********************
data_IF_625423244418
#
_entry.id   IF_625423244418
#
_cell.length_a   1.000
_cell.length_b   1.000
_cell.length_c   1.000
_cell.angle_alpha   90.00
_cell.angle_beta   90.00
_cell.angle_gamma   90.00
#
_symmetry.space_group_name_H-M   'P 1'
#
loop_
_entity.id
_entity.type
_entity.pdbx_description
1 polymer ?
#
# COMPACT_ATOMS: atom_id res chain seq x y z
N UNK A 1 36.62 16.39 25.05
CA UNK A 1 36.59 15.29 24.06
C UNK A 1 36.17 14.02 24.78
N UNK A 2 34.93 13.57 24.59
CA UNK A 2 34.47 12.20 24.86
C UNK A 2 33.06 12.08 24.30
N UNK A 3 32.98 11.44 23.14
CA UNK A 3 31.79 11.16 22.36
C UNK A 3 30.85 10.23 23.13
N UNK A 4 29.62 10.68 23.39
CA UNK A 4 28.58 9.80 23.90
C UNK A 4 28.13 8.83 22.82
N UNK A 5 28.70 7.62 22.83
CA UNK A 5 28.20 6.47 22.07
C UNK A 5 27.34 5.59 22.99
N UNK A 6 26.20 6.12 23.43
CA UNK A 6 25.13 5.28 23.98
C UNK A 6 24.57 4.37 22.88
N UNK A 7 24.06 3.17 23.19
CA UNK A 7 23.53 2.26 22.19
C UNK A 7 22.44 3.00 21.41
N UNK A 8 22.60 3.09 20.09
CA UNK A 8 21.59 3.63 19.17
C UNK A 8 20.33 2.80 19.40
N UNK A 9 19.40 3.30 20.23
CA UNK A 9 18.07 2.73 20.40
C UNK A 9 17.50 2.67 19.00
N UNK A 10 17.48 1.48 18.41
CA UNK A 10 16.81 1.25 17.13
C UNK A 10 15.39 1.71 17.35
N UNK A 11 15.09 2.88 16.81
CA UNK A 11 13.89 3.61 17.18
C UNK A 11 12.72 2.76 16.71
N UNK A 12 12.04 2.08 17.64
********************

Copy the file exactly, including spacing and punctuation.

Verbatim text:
data_IF_625423244418
#
_entry.id   IF_625423244418
#
_cell.length_a   1.000
_cell.length_b   1.000
_cell.length_c   1.000
_cell.angle_alpha   90.00
_cell.angle_beta   90.00
_cell.angle_gamma   90.00
#
_symmetry.space_group_name_H-M   'P 1'
#
loop_
_entity.id
_entity.type
_entity.pdbx_description
1 polymer ?
#
# COMPACT_ATOMS: atom_id res chain seq x y z
N UNK A 1 36.62 16.39 25.05
CA UNK A 1 36.59 15.29 24.06
C UNK A 1 36.17 14.02 24.78
N UNK A 2 34.93 13.57 24.59
CA UNK A 2 34.47 12.20 24.86
C UNK A 2 33.06 12.08 24.30
N UNK A 3 32.98 11.44 23.14
CA UNK A 3 31.79 11.16 22.36
C UNK A 3 30.85 10.23 23.13
N UNK A 4 29.62 10.68 23.39
CA UNK A 4 28.58 9.80 23.90
C UNK A 4 28.13 8.83 22.82
N UNK A 5 28.70 7.62 22.83
CA UNK A 5 28.20 6.47 22.07
C UNK A 5 27.34 5.59 22.99
N UNK A 6 26.20 6.12 23.43
CA UNK A 6 25.13 5.28 23.98
C UNK A 6 24.57 4.37 22.88
N UNK A 7 24.06 3.17 23.19
CA UNK A 7 23.53 2.26 22.19
C UNK A 7 22.44 3.00 21.41
N UNK A 8 22.60 3.09 20.09
CA UNK A 8 21.59 3.63 19.17
C UNK A 8 20.33 2.80 19.40
N UNK A 9 19.40 3.30 20.23
CA UNK A 9 18.07 2.73 20.40
C UNK A 9 17.50 2.67 19.00
N UNK A 10 17.48 1.48 18.41
CA UNK A 10 16.81 1.25 17.13
C UNK A 10 15.39 1.71 17.35
N UNK A 11 15.09 2.88 16.81
CA UNK A 11 13.89 3.61 17.18
C UNK A 11 12.72 2.76 16.71
N UNK A 12 12.04 2.08 17.64